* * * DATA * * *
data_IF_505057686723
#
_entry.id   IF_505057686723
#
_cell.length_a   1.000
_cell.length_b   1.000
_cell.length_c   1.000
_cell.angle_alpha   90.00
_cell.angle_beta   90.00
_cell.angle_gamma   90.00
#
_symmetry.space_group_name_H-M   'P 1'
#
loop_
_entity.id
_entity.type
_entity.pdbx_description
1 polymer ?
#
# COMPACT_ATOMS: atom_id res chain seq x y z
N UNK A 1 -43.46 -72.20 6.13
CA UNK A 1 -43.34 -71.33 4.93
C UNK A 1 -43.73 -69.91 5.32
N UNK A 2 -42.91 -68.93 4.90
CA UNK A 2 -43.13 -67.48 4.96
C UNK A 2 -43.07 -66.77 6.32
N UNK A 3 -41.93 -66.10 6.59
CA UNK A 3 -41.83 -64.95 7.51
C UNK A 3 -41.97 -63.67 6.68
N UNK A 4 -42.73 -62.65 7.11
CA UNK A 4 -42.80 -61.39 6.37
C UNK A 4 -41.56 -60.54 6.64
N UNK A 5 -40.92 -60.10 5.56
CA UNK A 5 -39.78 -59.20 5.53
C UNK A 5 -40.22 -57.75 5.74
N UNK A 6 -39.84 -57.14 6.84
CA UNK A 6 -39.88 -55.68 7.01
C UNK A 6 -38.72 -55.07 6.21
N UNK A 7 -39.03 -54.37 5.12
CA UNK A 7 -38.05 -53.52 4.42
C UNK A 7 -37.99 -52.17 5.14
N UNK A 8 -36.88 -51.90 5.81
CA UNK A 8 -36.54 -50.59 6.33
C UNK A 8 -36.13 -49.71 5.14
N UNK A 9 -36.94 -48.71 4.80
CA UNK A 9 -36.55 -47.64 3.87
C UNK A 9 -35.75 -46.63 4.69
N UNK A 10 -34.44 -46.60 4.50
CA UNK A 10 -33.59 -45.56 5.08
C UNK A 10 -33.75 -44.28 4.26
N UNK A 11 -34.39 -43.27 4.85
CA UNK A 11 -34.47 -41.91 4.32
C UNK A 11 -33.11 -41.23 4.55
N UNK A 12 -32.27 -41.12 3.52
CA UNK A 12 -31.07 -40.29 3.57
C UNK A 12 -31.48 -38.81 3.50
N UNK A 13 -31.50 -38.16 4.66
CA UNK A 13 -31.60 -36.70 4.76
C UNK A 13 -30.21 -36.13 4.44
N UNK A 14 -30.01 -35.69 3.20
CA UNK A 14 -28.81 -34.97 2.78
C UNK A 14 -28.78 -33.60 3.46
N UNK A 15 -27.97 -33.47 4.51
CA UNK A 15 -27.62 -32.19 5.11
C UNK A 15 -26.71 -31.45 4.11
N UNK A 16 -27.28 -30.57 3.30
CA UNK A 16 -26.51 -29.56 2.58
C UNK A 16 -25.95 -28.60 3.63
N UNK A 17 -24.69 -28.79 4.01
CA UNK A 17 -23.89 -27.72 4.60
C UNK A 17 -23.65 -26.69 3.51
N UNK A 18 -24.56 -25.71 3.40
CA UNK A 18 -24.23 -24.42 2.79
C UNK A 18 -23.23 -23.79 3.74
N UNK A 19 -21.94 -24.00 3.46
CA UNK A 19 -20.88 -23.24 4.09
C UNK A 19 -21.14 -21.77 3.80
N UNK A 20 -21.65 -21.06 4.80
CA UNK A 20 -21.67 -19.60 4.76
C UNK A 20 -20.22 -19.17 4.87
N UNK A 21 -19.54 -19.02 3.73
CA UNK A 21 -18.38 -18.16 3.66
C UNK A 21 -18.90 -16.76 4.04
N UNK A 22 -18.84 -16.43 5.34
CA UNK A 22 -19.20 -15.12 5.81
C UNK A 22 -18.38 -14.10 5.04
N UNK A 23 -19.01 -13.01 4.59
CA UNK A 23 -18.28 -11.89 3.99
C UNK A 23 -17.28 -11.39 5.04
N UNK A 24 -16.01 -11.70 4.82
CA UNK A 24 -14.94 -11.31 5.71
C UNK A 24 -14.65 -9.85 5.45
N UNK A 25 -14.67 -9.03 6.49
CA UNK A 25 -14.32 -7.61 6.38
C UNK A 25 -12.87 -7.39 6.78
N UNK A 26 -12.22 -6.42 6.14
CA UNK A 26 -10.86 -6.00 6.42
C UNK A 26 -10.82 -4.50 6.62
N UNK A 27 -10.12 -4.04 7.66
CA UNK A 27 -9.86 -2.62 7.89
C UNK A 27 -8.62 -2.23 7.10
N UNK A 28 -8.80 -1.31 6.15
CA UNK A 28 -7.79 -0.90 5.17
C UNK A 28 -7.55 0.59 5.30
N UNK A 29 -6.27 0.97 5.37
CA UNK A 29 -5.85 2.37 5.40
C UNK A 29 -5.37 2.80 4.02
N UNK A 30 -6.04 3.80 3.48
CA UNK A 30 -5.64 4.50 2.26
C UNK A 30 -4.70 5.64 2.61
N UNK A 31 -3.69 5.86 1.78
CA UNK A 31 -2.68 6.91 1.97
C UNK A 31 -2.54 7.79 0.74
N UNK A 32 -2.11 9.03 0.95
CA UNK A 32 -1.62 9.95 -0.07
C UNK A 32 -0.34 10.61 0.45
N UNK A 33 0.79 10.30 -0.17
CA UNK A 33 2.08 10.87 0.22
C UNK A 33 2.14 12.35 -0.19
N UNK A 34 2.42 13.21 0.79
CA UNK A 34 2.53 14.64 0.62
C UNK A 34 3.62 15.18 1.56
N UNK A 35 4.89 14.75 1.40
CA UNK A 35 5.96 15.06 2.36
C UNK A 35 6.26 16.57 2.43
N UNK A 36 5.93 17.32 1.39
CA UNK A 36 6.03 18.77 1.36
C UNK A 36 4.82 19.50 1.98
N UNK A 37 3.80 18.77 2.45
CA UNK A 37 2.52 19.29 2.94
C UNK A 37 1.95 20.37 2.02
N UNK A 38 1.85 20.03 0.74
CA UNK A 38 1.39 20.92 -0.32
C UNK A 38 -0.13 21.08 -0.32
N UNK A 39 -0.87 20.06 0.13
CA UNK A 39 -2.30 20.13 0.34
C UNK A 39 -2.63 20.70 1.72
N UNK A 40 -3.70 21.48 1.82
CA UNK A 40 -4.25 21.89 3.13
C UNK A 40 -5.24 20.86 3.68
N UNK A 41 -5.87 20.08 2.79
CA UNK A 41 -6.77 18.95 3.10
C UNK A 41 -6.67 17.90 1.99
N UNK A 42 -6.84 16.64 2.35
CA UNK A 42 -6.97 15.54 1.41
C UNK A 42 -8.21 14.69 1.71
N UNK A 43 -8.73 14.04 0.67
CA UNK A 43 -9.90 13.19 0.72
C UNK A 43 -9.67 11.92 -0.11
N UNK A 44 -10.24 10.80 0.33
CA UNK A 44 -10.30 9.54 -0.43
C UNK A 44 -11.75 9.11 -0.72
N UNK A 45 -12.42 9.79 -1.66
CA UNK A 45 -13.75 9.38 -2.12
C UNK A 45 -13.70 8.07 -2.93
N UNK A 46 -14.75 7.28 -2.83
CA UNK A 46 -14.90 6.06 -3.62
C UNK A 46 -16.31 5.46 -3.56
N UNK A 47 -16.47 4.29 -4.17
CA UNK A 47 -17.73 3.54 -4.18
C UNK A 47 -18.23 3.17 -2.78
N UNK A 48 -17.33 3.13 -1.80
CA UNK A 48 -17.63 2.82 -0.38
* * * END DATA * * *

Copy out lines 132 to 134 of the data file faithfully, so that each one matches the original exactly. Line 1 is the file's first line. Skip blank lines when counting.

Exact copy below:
N UNK A 38 1.85 20.03 0.74
CA UNK A 38 1.39 20.92 -0.32
C UNK A 38 -0.13 21.08 -0.32